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Watch what you tweet: woman sued over twitter update

Sections: Web, Web 2.0 / Social Networking, Websites

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A Chicago woman has been slapped with a $50,000 lawsuit by her landlord. Horizon Group Management filed the lawsuit after the woman complained about her apartment on Twitter. Horizon was angered by her claim that they didn’t care about the mold problem in her apartment. Although she did not have her tweets protected, the complaint only reached about 20 people. Horizon claims the statement “”maliciously and wrongfully” defamed them.

In the woman’s defense, they admit they didn’t bother to contact her or ask her to delete the tweet, they simply ran to their lawyer, and they freely admit they are a “sue first and ask questions later” kind of company. The woman has since moved out of her apartment and has not made any comment on the suit.

While I personally think the landlord is seriously overreacting, there is an important lesson to be learned here. Unless you protect your tweets, anyone will be able to see them. They are completely public. It’s obvious this company was searching Twitter for mentions of itself, and if you are one of the many who are searching for employment these days, you can pretty much be assured that potential employers will be searching for you as well, so think twice about bashing your former boss or posting a racy pic-even protecting your tweets won’t keep your friends from retweeting things.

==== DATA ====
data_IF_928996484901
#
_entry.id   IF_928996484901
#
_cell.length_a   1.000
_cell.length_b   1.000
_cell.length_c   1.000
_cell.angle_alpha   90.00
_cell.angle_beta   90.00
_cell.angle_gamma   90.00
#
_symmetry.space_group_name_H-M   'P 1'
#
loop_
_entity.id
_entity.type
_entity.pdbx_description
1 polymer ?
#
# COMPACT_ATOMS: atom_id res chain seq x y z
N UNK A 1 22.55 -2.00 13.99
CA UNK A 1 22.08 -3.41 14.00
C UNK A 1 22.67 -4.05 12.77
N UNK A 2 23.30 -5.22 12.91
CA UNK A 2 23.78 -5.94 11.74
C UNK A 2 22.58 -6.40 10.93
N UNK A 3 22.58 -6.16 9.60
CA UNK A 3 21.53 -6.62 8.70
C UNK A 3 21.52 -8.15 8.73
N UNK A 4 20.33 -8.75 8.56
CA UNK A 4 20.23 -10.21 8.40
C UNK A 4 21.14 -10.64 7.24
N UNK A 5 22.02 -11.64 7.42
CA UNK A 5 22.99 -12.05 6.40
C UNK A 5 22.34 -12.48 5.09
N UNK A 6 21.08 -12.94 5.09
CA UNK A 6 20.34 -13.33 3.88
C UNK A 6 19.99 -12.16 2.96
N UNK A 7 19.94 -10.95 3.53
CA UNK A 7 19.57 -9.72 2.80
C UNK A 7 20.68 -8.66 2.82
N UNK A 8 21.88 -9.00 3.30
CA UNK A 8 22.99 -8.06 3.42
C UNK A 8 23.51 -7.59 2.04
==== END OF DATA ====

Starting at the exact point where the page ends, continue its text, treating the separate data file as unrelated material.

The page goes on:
The same holds true for your MySpace and Facebook pages. Unless you use the privacy settings anyone who does a simple Google search will be able to see everything. Facebook’s new personalized URLs make that even easier. I have my pages set so only friends can see what I post. Anyone not my friend gets a very simple page that provides little info and prompts them to sign up and/or send me a friend request. I find this setting adequate. There is even a deeper setting for Facebook where you can completely block your profile, including your photo and even make yourself unclickable when you leave comments on other people’s pages so that people can’t message you or send you a friend request. (I find this to be overkill and think it makes you come across as very cold and unfriendly though.) MySpace’s new Profile 2.0 lets you decide exactly what content you want public and which you want to restrict to just friends.

Of course none of these privacy tools will work if you are careless about who you accept as a friend/follower. On Twitter, never automatically follow people that follow/request to follow you. Take the time to check them out. On Facebook, quality is far better than quantity. My rule of thumb is not to accept friend requests from people I don’t know (unless we share a mutual friend) if they don’t include a note telling me who they are. As with Twitter, take the time to check people out.

Social networking is a valuable tool and great fun too, but learn how to do it safely!

Read [PCWorld]

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One Comment

  1. All horizon managed to do here was create incredibly bad publicity for themselves, they have no real right to take action over a tweet, and the company certainly made their position clear as to where they stand in regards to social savvy tenants.

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